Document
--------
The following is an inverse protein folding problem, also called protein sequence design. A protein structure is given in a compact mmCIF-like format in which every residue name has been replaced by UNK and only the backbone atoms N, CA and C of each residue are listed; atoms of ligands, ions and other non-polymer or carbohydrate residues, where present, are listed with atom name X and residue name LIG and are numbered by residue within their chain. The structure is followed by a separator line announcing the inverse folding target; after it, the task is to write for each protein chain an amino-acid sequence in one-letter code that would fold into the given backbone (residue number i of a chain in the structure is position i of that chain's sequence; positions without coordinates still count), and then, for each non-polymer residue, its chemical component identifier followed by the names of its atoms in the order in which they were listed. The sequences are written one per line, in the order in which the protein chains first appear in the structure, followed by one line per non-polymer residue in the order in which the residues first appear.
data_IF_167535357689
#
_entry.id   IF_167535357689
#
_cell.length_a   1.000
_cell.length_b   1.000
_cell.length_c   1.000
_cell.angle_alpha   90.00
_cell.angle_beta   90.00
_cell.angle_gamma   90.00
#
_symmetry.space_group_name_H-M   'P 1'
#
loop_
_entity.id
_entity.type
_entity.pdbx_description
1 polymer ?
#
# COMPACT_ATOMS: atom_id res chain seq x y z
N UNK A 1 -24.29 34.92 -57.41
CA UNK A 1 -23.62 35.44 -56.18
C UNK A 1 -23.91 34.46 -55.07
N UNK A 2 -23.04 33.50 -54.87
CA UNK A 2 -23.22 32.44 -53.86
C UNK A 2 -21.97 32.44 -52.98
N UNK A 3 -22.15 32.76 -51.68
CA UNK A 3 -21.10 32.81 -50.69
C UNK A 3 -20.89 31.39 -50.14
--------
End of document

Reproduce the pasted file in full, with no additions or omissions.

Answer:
The following is an inverse protein folding problem, also called protein sequence design. A protein structure is given in a compact mmCIF-like format in which every residue name has been replaced by UNK and only the backbone atoms N, CA and C of each residue are listed; atoms of ligands, ions and other non-polymer or carbohydrate residues, where present, are listed with atom name X and residue name LIG and are numbered by residue within their chain. The structure is followed by a separator line announcing the inverse folding target; after it, the task is to write for each protein chain an amino-acid sequence in one-letter code that would fold into the given backbone (residue number i of a chain in the structure is position i of that chain's sequence; positions without coordinates still count), and then, for each non-polymer residue, its chemical component identifier followed by the names of its atoms in the order in which they were listed. The sequences are written one per line, in the order in which the protein chains first appear in the structure, followed by one line per non-polymer residue in the order in which the residues first appear.
data_IF_167535357689
#
_entry.id   IF_167535357689
#
_cell.length_a   1.000
_cell.length_b   1.000
_cell.length_c   1.000
_cell.angle_alpha   90.00
_cell.angle_beta   90.00
_cell.angle_gamma   90.00
#
_symmetry.space_group_name_H-M   'P 1'
#
loop_
_entity.id
_entity.type
_entity.pdbx_description
1 polymer ?
#
# COMPACT_ATOMS: atom_id res chain seq x y z
N UNK A 1 -24.29 34.92 -57.41
CA UNK A 1 -23.62 35.44 -56.18
C UNK A 1 -23.91 34.46 -55.07
N UNK A 2 -23.04 33.50 -54.87
CA UNK A 2 -23.22 32.44 -53.86
C UNK A 2 -21.97 32.44 -52.98
N UNK A 3 -22.15 32.76 -51.68
CA UNK A 3 -21.10 32.81 -50.69
C UNK A 3 -20.89 31.39 -50.14